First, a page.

More seriously, however, Trump reiterated his December 2 statement that he would kill the families of ISIS militants.

"I would knock the hell out of ISIS, I would hit them so hard," he previously told Fox. "When you get these terrorists, you have to take out their families. They care about their lives, don't kid yourself. When they say they don't care about their lives, you have to take out their families."

Last night, Trump said, "We have to be much tougher. We have to be much stronger than we've been... I would be very, very firm with families. Frankly, that will make people think because they may not care much about their lives, but they do care, believe it or not, about their families' lives."

Bush branded Trump's comments "crazy" and "another example of the lack of seriousness" of his fellow candidate's campaign.

Rand Paul later also questioned whether Trump was a serious candidate. "If you are going to kill the families of terrorists, realise that there's something called the Geneva Convention we're going to have to pull out of," he said.

"It would defy every norm that is America. So when you ask yourself, whoever you are, that think you're going to support Donald Trump, think, do you believe in the Constitution?"

Another key topic covered during the debate was background checks for Syrian refugees trying to enter the US. Ted Cruz claimed that Obama has been given "blanket authority to admit refugees... without mandating any background checks whatsoever," which was quickly refuted.

Cruz also said that the San Bernardino shooting was an example of what happens when the "FBI can't vet" refugees coming into America. Commentators were quick to point out that neither of the perpetrators of the massacre were Syrian, or refugees. In fact, one of them was born in Chicago, and the other spent most of her life in Saudi Arabia, a US ally.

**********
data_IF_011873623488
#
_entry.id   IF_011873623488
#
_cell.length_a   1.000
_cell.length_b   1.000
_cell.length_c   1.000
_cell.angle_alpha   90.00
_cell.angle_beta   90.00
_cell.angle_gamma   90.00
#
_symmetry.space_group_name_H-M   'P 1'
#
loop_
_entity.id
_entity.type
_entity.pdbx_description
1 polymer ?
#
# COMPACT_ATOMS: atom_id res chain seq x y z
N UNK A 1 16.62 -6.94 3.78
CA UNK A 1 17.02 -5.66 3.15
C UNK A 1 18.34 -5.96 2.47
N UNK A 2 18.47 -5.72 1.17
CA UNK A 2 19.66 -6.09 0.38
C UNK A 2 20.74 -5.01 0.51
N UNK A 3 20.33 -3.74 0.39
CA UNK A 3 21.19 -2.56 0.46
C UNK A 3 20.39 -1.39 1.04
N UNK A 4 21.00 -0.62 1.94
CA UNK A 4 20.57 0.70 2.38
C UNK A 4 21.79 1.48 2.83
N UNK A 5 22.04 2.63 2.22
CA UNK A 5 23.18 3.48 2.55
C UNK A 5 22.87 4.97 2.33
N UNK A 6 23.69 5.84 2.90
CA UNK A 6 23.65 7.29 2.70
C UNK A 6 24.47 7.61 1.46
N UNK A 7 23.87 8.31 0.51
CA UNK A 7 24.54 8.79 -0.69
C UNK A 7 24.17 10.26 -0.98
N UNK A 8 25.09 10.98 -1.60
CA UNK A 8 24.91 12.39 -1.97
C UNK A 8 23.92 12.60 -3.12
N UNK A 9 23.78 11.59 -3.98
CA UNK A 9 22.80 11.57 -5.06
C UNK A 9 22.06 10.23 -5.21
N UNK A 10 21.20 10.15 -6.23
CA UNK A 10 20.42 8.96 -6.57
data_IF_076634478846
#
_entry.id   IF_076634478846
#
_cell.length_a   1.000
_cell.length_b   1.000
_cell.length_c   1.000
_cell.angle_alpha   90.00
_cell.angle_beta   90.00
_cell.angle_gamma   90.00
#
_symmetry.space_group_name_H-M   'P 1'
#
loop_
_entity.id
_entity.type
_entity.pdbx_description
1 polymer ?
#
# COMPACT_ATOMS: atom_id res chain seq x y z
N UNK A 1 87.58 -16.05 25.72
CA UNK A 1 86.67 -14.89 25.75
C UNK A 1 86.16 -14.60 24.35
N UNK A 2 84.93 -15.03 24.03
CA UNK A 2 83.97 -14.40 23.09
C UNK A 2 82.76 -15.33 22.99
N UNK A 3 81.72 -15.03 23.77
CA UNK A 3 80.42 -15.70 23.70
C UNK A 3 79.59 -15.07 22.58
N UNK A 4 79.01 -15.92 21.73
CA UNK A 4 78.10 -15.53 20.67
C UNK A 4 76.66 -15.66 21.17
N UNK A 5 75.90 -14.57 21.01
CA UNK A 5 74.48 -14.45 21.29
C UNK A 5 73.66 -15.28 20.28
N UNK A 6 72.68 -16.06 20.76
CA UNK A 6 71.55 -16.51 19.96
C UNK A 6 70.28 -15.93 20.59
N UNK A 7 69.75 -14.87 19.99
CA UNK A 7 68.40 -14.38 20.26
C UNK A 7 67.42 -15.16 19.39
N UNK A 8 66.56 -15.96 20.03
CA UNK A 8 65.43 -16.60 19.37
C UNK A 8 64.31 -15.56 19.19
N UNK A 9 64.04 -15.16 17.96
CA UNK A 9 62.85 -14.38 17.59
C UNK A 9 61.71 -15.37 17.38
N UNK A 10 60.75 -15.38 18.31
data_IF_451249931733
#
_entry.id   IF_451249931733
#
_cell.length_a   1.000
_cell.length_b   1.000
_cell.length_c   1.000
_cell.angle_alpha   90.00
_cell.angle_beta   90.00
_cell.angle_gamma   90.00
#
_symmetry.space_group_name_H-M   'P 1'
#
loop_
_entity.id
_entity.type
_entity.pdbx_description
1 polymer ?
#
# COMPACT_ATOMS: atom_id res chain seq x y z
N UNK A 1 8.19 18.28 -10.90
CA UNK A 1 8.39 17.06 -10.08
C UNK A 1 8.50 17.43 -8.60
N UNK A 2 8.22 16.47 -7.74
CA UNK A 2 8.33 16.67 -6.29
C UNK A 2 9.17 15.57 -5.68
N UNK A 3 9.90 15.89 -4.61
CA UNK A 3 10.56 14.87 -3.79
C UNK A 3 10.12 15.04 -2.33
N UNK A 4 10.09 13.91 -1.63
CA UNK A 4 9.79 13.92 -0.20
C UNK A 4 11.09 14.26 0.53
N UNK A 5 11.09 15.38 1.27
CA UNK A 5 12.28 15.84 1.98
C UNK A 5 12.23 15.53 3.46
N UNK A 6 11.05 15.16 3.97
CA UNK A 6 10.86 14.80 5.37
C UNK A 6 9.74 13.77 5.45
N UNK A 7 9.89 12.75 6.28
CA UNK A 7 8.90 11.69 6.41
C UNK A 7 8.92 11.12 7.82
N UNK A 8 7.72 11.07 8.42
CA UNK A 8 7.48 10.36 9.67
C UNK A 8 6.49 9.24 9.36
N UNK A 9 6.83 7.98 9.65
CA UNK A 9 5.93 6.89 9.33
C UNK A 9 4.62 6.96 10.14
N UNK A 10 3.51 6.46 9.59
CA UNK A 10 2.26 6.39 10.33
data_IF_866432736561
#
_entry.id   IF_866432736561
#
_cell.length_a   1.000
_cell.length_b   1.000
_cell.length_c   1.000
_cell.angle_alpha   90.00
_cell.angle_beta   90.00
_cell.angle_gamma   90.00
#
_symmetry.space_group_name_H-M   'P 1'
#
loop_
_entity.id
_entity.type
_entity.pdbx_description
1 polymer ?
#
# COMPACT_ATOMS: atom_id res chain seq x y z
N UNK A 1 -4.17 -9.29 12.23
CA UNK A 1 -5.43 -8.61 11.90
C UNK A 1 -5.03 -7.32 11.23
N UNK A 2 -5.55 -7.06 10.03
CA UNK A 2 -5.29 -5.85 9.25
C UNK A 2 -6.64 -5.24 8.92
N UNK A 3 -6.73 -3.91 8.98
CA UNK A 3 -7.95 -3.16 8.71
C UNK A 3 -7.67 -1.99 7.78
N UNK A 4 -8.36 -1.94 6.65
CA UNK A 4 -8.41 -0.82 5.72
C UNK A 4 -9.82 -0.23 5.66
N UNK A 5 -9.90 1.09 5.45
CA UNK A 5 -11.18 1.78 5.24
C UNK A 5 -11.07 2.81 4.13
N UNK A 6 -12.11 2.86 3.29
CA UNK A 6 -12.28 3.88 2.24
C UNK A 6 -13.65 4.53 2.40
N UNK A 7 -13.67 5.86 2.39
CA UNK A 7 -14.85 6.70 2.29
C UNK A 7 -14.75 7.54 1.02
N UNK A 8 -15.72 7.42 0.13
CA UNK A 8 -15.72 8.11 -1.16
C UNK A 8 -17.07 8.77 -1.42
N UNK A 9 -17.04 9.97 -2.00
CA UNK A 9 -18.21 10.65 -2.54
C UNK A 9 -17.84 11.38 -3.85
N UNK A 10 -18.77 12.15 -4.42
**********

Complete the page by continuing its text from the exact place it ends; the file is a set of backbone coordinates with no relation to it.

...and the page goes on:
However, Cruz did at least admit that there are "millions of peaceful Muslims around the world" and the fight against terror is "not a war on a faith; it's a war on a political and theocratic ideology".

While much of the commentary from last night's debate has focused on clashes between Trump and Bush, Marco Rubio and Ted Cruz also sparred over immigration reform. Rubio, the son of Cuban immigrants, wants to modernise the legal immigration system, but Cruz accused him of "fighting to grant amnesty and not to secure the border".

Unlike previous debates, there was little mention of God or faith. So far in the election race, religion has been high on the agenda for Republican candidates, with each of them vocal about their own faith, and several suggesting that religious freedom is under attack in the US.

However, last night the candidates steered away from much talk about their beliefs, perhaps taking heed from their Democrat counterparts. Even Ben Carson, who has a picture of himself and Jesus hanging in his home, only shoehorned a mention of God into his closing statement.

Despite this, some commentators drew attention to an apparent disparity between the rhetoric of the Republican candidates and their Christian faith.

The next Republican debate is scheduled for January 14 next year.